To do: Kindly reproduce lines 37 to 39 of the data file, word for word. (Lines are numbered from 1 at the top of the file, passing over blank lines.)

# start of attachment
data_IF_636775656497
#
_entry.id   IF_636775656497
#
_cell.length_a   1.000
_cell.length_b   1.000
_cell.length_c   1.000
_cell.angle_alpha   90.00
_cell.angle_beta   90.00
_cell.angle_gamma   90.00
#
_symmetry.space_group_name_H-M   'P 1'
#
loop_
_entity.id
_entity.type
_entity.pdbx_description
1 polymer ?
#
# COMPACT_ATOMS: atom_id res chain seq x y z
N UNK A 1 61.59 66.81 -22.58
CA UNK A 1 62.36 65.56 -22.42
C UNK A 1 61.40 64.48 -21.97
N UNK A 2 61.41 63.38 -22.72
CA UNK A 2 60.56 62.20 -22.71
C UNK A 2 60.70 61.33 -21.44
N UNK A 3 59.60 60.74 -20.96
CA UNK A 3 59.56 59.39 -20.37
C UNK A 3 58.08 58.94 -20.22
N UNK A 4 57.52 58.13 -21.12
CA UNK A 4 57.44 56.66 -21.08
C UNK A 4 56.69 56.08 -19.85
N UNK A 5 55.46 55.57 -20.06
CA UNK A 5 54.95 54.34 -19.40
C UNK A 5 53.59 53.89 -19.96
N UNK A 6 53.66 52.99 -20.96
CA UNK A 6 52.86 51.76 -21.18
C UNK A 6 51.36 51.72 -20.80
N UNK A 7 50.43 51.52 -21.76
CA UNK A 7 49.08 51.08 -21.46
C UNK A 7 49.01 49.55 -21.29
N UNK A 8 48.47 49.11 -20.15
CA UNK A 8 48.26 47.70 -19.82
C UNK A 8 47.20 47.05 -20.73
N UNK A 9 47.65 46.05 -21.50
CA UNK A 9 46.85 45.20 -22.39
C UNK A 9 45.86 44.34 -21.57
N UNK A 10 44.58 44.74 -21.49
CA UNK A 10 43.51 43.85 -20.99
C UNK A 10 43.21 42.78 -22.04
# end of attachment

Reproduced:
CA UNK A 6 52.86 51.76 -21.18
C UNK A 6 51.36 51.72 -20.80
N UNK A 7 50.43 51.52 -21.76